How Amazon and other tech companies help with the deportation of migrants. 

Technology companies such as Amazon and Palantir earn big money with the deportation of migrants in the US. Actually, it is even more staggering: they also help to make this deportation possible.

To understand the link between technology companies and the American deportation services, it should be clarified first how these technology companies work and what their relationship is with the American government.

Take Amazon now. It is a name that most of us associate with online shopping. But retail is only a small part of what Amazon does. The company has specialized over the past few years in offering online storage space, the so-called cloud storage. The branch of the company that specializes in this is called AWS, which stands for Amazon Web Services.

AWS was initially developed as an internal platform for Amazon. It served to manage data about customers, sections, and products. But soon Amazon realized that the developed technology could be outsourced to other companies. A smart move, because AWS is currently the fastest growing branch of Amazon. To give an idea: in 2018, AWS was responsible for 73 percent of Amazon's total turnover.

More and more companies are using AWS directly or indirectly, via intermediaries, to store their data. After all, that is much cheaper than managing servers yourself. Moreover, companies such as Amazon have the right technology and know-how to process, to analyze and to manage data. Simply put: it all comes down to the outsourcing of information technology.

Nothing wrong? It depends on how you look at it. By outsourcing information technology, companies also give much away. Because a company like AWS has so much data available, it can increasingly monopolize data and knowledge peculiar to specific sectors. This not only concerns the data itself but also the metadata: the data about the data that makes patterns, structures, and tendencies clear. That offers a great competitive advantage.

Revolving doors

Not only companies are interested in storing their data in the 'cloud'. In times when savings seem to be the mantra, governments see more and more advantages in the outsourcing of information technology. That is certainly the case for the American government. In 2010, a Cloud-First Policy was adopted in the US. It meant that the US concluded contracts with private companies to store and manage its government data.

Given the eagerness with which the American government made the switch to the cloud, it is not surprising that there are quite a few revolving doors between Washington and Silicon Valley. The architects and main executors of the Cloud-First Policy made the transition from the government to tech companies or from tech companies to the government. Congressmen who lobbied to force through the Cloud-First Policy were given considerable support for their electoral campaigns from tech companies such as Amazon. It were also those companies that walked off with the most interesting contracts.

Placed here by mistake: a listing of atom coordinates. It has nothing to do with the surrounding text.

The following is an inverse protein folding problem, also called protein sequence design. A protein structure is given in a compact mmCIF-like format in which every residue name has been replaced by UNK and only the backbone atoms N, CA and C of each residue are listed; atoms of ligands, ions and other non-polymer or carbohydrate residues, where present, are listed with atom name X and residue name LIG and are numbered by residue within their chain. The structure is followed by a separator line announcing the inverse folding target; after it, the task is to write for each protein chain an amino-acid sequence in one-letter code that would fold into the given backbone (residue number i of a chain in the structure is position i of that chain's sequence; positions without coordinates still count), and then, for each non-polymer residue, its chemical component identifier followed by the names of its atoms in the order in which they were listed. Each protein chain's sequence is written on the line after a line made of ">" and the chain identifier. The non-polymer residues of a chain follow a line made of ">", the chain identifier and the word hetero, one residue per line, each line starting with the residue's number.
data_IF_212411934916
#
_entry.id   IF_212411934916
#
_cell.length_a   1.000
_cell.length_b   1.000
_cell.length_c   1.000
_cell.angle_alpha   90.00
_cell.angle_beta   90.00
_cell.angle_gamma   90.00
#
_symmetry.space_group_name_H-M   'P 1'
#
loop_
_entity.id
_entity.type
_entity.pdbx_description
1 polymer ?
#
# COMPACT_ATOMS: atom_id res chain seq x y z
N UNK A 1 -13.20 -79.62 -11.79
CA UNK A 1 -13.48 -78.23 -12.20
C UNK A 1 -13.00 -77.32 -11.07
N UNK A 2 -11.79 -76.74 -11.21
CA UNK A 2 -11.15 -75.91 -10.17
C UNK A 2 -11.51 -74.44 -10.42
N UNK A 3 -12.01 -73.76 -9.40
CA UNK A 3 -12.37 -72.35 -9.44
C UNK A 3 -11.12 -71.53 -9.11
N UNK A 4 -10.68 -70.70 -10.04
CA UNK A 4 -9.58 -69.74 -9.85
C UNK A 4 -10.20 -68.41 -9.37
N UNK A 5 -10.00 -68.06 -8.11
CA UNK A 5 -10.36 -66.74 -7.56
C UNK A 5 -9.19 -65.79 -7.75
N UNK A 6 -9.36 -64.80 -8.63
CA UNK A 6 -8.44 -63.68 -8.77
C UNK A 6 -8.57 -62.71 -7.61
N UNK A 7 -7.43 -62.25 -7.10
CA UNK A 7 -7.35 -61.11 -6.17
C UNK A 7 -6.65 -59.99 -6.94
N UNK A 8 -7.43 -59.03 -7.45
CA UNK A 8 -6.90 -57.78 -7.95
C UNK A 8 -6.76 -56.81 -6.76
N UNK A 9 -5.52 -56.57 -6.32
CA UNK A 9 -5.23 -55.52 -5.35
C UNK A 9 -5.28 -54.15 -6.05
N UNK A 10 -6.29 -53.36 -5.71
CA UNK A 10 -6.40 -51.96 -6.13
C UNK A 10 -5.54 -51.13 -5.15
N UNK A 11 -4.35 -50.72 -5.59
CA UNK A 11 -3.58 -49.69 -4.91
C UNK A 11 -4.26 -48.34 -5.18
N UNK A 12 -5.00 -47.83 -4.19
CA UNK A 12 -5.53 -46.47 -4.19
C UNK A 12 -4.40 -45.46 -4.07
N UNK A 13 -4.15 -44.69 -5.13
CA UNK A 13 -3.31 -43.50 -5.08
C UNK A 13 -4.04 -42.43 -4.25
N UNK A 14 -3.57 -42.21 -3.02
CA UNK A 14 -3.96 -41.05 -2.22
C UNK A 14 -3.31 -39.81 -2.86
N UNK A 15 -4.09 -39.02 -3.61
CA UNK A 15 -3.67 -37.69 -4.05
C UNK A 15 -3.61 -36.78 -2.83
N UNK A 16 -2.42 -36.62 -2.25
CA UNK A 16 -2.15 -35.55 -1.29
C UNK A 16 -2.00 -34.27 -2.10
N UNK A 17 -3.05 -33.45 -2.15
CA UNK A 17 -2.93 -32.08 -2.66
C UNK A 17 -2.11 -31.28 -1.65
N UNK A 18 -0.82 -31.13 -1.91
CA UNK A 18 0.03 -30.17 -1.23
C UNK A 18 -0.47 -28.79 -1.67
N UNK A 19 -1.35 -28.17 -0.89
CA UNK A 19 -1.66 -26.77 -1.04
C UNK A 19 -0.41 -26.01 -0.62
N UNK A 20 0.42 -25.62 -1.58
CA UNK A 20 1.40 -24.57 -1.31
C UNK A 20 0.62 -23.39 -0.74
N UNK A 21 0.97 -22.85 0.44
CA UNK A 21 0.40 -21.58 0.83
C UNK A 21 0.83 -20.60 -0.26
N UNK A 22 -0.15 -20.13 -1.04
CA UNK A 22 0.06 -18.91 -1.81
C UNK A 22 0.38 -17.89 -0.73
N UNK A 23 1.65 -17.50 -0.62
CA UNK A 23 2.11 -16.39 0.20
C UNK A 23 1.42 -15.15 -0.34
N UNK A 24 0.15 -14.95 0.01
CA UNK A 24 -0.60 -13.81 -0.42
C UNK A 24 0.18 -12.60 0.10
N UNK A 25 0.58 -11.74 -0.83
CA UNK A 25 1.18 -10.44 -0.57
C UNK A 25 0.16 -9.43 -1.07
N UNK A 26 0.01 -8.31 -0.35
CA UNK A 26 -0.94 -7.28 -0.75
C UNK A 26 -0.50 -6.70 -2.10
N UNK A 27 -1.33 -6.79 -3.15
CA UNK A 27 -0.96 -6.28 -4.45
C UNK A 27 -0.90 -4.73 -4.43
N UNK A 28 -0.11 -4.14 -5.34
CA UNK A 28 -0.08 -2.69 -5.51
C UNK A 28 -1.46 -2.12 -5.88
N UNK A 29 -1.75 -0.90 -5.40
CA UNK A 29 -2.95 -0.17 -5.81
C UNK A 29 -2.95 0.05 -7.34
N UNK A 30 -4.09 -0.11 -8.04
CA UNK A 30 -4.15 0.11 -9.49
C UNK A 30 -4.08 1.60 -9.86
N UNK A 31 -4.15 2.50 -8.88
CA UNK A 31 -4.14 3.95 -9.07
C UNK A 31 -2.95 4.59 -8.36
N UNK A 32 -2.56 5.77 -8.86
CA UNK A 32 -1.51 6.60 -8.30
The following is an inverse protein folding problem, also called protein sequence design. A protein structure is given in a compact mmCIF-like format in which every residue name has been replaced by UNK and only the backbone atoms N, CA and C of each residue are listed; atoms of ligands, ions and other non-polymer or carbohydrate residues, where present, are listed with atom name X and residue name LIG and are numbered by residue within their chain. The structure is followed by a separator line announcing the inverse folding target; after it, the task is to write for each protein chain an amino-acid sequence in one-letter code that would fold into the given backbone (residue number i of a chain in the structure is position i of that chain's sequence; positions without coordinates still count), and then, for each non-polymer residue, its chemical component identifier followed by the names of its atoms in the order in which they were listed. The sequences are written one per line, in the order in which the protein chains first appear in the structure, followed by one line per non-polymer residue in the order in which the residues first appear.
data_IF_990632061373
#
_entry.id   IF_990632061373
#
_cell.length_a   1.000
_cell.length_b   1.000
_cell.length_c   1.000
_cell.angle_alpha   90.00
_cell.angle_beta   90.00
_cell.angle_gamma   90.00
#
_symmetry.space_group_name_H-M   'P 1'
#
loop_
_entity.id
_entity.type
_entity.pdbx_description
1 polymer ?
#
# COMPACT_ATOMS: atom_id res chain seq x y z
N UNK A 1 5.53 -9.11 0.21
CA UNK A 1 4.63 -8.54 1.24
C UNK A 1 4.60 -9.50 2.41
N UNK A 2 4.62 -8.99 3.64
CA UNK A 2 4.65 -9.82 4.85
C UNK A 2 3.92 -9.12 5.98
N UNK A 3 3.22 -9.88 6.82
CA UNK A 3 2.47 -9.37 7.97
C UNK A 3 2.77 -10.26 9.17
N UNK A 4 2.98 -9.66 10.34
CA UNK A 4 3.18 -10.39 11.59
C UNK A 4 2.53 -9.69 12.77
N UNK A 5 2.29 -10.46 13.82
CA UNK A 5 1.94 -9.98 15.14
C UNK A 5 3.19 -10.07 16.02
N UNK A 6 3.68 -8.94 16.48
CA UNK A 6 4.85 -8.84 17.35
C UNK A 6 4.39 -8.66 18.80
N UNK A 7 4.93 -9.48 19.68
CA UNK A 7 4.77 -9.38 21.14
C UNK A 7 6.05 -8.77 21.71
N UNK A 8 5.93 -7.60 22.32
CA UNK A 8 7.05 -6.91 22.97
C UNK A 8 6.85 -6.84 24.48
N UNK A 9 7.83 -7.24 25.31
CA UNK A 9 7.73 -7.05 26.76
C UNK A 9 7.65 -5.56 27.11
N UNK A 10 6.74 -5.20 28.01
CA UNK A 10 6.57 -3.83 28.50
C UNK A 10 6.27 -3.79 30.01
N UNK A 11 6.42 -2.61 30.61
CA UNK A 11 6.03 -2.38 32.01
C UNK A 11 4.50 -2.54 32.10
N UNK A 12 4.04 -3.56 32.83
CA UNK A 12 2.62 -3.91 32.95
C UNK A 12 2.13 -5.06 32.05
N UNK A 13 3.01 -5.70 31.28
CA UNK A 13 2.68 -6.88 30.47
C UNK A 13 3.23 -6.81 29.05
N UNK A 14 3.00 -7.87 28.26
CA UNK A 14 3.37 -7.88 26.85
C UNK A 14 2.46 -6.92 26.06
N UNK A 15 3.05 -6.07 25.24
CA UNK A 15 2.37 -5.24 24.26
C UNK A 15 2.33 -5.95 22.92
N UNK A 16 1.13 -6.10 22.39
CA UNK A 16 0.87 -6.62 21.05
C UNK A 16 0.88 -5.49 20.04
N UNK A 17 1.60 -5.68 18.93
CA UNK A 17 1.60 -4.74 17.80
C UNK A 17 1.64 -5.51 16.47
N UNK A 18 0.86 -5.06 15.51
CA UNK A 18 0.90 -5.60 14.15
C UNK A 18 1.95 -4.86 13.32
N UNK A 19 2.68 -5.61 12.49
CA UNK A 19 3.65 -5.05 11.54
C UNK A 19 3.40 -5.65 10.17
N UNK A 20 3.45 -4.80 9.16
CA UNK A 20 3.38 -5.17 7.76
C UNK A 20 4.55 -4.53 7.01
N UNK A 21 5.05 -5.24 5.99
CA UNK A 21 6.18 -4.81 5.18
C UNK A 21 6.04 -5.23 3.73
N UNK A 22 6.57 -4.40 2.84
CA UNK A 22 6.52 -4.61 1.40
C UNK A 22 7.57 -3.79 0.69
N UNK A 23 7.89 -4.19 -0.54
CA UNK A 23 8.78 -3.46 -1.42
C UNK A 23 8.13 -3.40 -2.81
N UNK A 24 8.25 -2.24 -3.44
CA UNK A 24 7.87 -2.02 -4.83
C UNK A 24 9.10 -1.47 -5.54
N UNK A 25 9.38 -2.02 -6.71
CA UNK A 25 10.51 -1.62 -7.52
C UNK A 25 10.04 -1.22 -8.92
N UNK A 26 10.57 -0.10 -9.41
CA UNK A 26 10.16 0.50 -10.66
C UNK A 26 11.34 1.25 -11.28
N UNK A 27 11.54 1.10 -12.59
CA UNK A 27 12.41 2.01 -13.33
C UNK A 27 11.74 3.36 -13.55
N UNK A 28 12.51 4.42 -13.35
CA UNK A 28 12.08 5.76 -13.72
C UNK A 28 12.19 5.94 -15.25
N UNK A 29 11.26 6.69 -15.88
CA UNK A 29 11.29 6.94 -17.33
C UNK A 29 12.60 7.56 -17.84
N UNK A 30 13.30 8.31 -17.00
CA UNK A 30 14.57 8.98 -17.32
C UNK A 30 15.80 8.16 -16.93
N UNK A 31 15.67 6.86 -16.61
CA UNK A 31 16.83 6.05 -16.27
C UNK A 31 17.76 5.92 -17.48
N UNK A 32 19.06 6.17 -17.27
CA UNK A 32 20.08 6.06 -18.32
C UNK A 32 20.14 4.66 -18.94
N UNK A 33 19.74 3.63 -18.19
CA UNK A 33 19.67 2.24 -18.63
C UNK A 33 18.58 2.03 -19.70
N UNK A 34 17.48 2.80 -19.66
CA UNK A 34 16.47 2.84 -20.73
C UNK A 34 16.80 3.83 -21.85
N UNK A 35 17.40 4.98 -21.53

One of the departments most enthusiastic about making the switch to the cloud was the Department of Homeland Security. This department was created by President Bush in the aftermath of 9/11. It, in turn, contains seven agencies, including US Customs and Border Patrol (CPB) and US Customs and Immigration Enforcement (ICE). It is this agency that mainly engages in actively tracking undocumented migrants and deportation.

In order to organize deportations and arrests, ICE uses software from the Palantir company. Palantir enables agents of ICE to search through regional, local, state and federal databases and to link data from those databases. In this way, 'profiles' are drawn up of immigrants and the networks in which they reside. This is done on the basis of both public and private data - including social media data.

The profiles and the awareness of a number of matters that are created by linking different databases, in turn, yield a huge number of new data. It is this new data from which Palantir outsources the storage and management to AWS. Thus Amazon.

AWS also offers its servers for the back-up of all biometric data collected by the Department of Homeland Security. And they are certainly not few in number. It concerns data that can be connected to 230 million identities. The database contains mainly fingerprints, but also 36.5 million face prints and 2.8 million irises are included.

The system with which the Department of Homeland Security manages this biometric data is called IDENT, but will be replaced by a new system that operates entirely in the cloud. The cloud will therefore no longer function merely as a back-up as it is now the case. Much more than today, this new system will be able to match different biometric data with each other. Exactly which companies will deliver the cloud services is not yet known.